Hartmut Bitomsky

Hartmut Bitomsky – Das Kino und der Tod aka Cinema and Death (1988)

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“Das Kino und der Tod/Cinema and Death”(1988), is one of his ‘Cinema Anthology’ ,which was made by extraordinary Bitomsky’s voice and movement of his hands that turn over photos of murder in films.It’s ‘a film noir as a film essay which analyzes film noir’. When he analyzes classic films like Hitchkock’s “Torn Curtain”,Lang’s “Hangmen also die”, Siegel’s “The Killers”,Aldrich’s “Kiss me deadly”,etc, each viewer tries to remake the images that always becomes uncertain in the memory,with the movement of Bitomsky’s hands and voice as a detective showing photos of evidence of murders. There is an astonishing moment of new discovery of the image which we remember as a movement of the film. Read More »

Hartmut Bitomsky – Imaginäre Architektur – Der Baumeister Hans Scharoun aka Imaginary Architecture, the architect Hans Scharoun (1995)

Looks very interesting, some of Bitomsky’s classic techniques dollying through spaces, stop pans and quite a lot of movement with the camera. Among other structures looks at a housing complex, several houses, a library, a school and a concert hall designed by Scharoun. Read More »

Hartmut Bitomsky – Bombardement und Bunker aka Kino Flächen Bunker (1991)

KINO FLÄCHEN BUNKER (Das Kino und die Schauplätze) [Cinema, Surface, Bunker (The Cinema and its Settings)] which is also known as »Bombardement und Bunker« [Barrage and Bunker] is an essay film about the (narrative) space imagined by fiction films. Reflections and associations about movement in space as the basis for every kind of story-telling. The film is sometimes referred to as part of Bitomsky’s Cinema Trilogy. Sequences from over 20 movies are quoted and commented on by a team of three »researchers« (Bitomsky, Petzold, Tanner) in a sort of laboratory. TV-monitors, production stills or screenshots are used as well as quotations from books. A long night’s work. Read More »

Hartmut Bitomsky – Das Kino und der Wind und die Photographie aka The Cinema and the Wind and Photography (1991)

DAS KINO UND DER WIND UND DIE PHOTOGRAPHIE
Sieben Kapitel uber dokumentarische Filme

The Cinema and the Wind and Photography
Seven Chapters about Documentary Films

“That’s how we’ll begin: the street of the first film. This street is located in a suburb of Lyon. That’s where the factory of the Lumiere brothers was. They made the first films for cinema. These were documentary films.” Read More »

Hartmut Bitomsky – Die UFA (1992)

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The latest film by Hartmut Bitomsky is, just like much of his early work, a original film essay about film and film history. Just as in earlier films, he makes inventive use of the potential offered by the medium video to analyse films.The history of the UFA is the story of a risky financial venture in the twenties and a propaganda instrument in the thirties. Bitomsky’s approach stands out because he involvesthis social and political context in investigating and dissecting films. Read More »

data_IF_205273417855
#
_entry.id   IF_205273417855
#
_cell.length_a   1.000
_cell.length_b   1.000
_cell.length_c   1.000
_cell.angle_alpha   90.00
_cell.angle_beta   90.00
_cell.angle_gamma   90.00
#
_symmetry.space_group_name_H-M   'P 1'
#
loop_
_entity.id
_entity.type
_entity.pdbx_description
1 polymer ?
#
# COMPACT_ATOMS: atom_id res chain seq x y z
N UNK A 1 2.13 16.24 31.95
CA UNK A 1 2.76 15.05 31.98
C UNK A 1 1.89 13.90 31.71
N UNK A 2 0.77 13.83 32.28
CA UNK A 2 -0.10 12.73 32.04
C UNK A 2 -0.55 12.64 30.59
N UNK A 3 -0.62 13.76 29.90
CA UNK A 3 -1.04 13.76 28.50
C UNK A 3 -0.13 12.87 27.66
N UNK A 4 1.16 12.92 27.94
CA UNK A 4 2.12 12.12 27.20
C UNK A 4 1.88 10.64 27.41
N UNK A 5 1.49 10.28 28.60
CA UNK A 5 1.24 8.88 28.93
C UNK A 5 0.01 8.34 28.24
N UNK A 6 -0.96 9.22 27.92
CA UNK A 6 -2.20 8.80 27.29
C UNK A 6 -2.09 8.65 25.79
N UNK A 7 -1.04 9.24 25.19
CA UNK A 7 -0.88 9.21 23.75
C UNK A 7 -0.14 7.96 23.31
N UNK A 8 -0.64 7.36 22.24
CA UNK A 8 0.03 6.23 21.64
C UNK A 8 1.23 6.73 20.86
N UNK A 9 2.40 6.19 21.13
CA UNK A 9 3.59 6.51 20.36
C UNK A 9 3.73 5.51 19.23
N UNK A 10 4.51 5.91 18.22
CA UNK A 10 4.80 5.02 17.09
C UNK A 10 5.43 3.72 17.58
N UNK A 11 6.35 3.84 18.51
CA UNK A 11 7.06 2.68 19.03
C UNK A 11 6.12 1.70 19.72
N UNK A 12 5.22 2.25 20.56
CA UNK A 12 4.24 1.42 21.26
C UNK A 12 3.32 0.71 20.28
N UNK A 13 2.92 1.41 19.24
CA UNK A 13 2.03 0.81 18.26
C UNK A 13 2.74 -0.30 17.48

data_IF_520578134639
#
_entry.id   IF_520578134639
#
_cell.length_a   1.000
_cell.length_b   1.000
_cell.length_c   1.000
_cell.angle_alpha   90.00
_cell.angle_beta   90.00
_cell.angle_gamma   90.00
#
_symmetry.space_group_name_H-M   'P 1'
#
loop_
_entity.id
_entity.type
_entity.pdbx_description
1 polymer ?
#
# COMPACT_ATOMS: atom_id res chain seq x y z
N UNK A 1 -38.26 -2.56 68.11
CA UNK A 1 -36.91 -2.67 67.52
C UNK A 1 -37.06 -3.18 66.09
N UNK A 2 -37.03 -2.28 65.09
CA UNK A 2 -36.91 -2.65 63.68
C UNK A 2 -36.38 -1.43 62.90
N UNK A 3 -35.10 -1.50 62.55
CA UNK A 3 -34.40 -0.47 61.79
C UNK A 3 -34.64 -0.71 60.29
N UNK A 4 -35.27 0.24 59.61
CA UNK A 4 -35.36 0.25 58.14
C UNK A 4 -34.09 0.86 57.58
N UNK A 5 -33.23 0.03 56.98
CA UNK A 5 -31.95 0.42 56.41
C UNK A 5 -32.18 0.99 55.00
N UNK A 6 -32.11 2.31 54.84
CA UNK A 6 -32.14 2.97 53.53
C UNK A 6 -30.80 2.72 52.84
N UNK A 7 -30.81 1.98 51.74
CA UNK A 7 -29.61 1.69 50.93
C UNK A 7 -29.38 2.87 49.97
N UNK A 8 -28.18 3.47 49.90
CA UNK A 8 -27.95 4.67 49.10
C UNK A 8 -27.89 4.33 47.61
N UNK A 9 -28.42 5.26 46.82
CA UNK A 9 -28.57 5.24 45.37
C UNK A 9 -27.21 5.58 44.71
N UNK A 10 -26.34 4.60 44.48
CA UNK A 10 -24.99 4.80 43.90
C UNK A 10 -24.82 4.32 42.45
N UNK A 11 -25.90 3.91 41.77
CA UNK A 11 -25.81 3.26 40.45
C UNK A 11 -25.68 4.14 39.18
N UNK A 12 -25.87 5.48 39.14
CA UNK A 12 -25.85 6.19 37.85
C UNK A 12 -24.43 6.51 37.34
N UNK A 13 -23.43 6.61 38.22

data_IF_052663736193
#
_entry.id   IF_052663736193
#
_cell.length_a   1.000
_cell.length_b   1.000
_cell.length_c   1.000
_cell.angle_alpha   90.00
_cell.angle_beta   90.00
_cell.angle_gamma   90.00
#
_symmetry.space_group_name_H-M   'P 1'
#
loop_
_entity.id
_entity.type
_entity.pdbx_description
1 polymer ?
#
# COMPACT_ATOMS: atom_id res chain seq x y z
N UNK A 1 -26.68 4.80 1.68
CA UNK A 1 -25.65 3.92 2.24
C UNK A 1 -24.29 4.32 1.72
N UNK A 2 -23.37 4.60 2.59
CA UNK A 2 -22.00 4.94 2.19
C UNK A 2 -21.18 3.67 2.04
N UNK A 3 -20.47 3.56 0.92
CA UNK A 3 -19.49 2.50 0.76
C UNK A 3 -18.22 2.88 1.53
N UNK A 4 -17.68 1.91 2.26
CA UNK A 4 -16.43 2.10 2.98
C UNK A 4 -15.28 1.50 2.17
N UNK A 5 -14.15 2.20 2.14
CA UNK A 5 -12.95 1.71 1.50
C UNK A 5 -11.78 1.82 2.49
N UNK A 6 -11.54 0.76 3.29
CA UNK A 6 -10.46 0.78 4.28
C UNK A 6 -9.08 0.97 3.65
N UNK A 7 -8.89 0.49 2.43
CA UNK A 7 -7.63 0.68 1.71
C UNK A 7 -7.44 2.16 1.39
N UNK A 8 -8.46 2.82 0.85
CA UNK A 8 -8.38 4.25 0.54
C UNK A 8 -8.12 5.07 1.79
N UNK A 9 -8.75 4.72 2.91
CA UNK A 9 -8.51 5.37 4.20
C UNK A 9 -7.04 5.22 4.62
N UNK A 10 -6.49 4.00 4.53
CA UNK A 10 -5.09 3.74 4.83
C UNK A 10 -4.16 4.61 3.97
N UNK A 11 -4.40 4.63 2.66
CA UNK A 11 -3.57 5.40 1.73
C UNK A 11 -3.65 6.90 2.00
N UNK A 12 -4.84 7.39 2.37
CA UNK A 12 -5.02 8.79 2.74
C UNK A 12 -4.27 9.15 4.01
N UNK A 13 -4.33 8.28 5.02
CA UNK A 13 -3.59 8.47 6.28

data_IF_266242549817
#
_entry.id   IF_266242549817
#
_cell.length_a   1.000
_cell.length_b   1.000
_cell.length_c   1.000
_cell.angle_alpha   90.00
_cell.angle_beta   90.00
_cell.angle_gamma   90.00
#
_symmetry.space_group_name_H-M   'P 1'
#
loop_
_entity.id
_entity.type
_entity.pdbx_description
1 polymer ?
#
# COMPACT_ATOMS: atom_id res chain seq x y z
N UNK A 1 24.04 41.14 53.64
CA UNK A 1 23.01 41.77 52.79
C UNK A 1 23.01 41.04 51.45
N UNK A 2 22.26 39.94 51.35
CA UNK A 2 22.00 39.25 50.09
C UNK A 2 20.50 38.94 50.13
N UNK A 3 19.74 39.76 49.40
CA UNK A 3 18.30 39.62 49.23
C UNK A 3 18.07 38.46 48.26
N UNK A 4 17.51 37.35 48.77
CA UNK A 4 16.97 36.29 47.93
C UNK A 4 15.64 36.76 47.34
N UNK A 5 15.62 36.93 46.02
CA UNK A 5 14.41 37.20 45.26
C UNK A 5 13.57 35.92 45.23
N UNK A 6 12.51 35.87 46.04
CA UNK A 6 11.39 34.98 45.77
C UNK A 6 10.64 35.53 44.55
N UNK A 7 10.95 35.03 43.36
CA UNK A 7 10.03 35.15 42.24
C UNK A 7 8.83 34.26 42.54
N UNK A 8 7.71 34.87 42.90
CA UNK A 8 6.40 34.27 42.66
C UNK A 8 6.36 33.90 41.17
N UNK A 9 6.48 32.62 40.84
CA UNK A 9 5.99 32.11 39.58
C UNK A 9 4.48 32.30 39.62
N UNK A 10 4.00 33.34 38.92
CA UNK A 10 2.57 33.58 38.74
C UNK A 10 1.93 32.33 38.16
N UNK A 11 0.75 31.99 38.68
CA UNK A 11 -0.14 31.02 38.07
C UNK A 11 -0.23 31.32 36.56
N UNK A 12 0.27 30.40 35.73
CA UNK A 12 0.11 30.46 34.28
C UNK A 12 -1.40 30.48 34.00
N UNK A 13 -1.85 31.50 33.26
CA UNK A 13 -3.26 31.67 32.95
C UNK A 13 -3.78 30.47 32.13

Hartmut Bitomsky – Der VW-Komplex aka The VW Complex (1990)

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However a VW is put together, what comes out is always the Federal Republic of Germany.

The VW factory is a museum of industrial technology, and at the same time it is its Utopia. The old factory buildings convey the impression of almost like being in a cathedral. In order to communicate with the crane operators high above, the workers beat on the steel griders with heavy hammers. The new buildings, however, are much lower – like in a complex of new apartments, in which you can touch the ceilings with your hands. While going around inside the buildings, you can follow the creation of an automobile and at the same time bid farewell to the industrial age. Read More »

Hartmut Bitomsky – Reichsautobahn aka Highways to the Reich (1986)

“We shall make sure that this work will not be separated from those who built it.” (Adolf Hitler)

Legend has it that Hitler came up with the idea of the autobahn while he was in prison in the twenties, and for this reason it was also called “Adolf Hitler’s road”. But neither Hitler nor any other Nazi invented the autobahn – the industry had already worked out the plans before 1933. What the Nazis, however, did invent was the “aesthetic of the autobahn”: it was supposed to be a cultural monument – “not the shortest but the noblest connection between two points”. The autobahn was planned as an artistic work of construction and was elevated to an object of art. Read More »